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Goliath and the Dragon, like most of the sword and sandal films, doesn’t really make much sense. The reason why it in particular doesn’t make much sense is that the US release was handled by American International Pictures, and it was heavily re-edited and re-written with new scenes added. It’s actually a Hercules film, and follows the story of Hercules’ twelfth labor fairly closely, but the English dub changes so much of the story it actually becomes quite hard to follow. It opens promisingly enough with Goliath travelling to the underworld to recover the blood diamond of the god of vengeance, fighting a puppety Cerebus and a giant man-bat along the way. Meanwhile his brother Illus is sneaking off to see Thea, princess of Ancient Greek Country, who Goliath hates because he wrongly believes she had his family killed (it was actually her uncle/warder/creepy guy King Eurystheus). All of this is part of an elaborate plot to kill Goliath, have Eurystheus marry Thea, and attack Thebes. Because that is what evil king’s do, apparently. When that doesn’t work, they send a slave girl to convince Illus and Goliath’s wife that Goliath is secretly in love with Thea. When that doesn’t work they convince Illus to poison Goliath. When that doesn’t work they kidnap Illus and attempt to execute him by elephant. When that doesn’t work they send Goliath’s wife to hell after she is kidnapped by a convenient centaur. Eventually all the plans come to naught, Illus marries the princess and the villain is thrown into the snakepit.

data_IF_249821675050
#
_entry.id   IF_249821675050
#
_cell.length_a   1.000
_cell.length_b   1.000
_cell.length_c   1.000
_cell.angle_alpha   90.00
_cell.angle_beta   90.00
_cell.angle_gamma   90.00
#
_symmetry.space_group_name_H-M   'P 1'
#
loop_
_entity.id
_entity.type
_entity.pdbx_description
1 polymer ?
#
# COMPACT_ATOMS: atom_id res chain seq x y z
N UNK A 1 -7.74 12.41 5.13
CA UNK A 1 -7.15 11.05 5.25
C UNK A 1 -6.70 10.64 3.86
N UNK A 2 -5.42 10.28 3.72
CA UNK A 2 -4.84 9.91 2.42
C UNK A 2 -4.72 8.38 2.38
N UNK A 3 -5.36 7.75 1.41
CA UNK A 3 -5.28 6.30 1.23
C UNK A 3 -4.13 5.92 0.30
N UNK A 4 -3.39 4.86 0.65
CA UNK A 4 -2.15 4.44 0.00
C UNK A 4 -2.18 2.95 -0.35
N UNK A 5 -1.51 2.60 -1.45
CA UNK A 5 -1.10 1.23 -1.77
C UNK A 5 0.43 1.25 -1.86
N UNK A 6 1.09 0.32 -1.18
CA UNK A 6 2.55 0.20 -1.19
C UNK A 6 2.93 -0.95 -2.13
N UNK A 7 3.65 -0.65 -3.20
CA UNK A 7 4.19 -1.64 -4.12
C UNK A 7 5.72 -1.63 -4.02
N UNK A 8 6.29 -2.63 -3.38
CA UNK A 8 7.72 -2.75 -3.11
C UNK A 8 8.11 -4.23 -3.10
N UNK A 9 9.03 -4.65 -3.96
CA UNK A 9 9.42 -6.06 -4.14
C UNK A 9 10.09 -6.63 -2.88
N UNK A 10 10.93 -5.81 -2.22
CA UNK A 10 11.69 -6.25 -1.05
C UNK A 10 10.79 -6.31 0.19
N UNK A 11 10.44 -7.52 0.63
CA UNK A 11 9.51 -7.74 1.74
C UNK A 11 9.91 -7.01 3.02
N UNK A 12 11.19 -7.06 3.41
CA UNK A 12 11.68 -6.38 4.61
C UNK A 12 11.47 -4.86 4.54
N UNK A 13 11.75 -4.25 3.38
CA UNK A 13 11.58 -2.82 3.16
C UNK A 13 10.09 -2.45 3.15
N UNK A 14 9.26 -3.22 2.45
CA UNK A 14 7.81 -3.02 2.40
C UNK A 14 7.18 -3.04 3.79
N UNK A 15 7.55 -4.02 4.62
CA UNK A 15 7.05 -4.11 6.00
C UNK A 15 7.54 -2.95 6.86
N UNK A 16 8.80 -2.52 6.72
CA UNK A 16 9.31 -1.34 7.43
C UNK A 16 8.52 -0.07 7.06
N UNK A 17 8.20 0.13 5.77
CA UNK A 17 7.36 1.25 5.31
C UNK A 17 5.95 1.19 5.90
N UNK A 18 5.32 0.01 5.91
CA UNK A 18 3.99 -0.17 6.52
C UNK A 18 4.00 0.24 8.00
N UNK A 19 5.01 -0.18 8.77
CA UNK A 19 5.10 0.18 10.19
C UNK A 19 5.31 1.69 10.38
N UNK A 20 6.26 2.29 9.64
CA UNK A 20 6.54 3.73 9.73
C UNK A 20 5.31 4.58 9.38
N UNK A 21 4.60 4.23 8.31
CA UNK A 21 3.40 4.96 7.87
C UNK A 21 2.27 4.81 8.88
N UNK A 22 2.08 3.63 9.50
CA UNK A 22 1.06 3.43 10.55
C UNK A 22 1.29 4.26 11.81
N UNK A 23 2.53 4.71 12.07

There’s a glimmer of a, if not good, at least entertaining, film in here, but the editing so badly butchers the story that all the little subplot and villainous plans blur together. The effects are ambitious, if a little obviously puppety, save for a stop-motion dragon added in for the US release. But the draw is Mark Forest as Goliath/Hercules, and he’s a bit disappointing. Like most sword-and-sandal stars, they’re playing off the Steve Reeves look, and pretty closely at that in this case. And while Forest’s singlet is impressive, he’s actually fairly dull and needlessly serious looking for the entire film. Very little personality shines through, and no fun at all. The film is also relentlessly heteronormative, with no camp or accidental homoeroticism to salvage it.

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Vulcan, Son of Jupiter is ambitious, you have to give it credit for that. The story is steeped in Roman mythology and features regrettable looking monster costumes that are a special effects stretch for this type of film by any means. The film opens with Venus traveling to Earth for a tryst with Adonis, much to the annoyance of Jupiter, who decides that she must be wed to either Mars or Vulcan in order to tame her. Vulcan and Mars engage in some not at all homoerotic wrestling before Mars and and Venus escape to Earth with the help of Pluto. While Mars and Venus go to Thrace, to hatch a plot with the king to overthrow Jupiter, Vulcan pursues them, losing his godly powers in the process. He’s found by Etna, a daughter of Neptune, but they are quickly captured along with some Sicilians by monsters. Everyone is saved by tritons sent by Neptune and then the plot goes completely off the rails. Mostly this is probably due to poor dubbing and editing, as people race back and forth across the countryside, get captured, escape, get recaptured, Pluto may or may not be helping Mars, Venus may or may not be betraying Mars, Jupiter may or may not be orchestrating all this as a test, etc. In the end the day is saved thanks to more not at all homoerotic wrestling and Vulcan is rewarded with life on Earth as a mortal with Etna.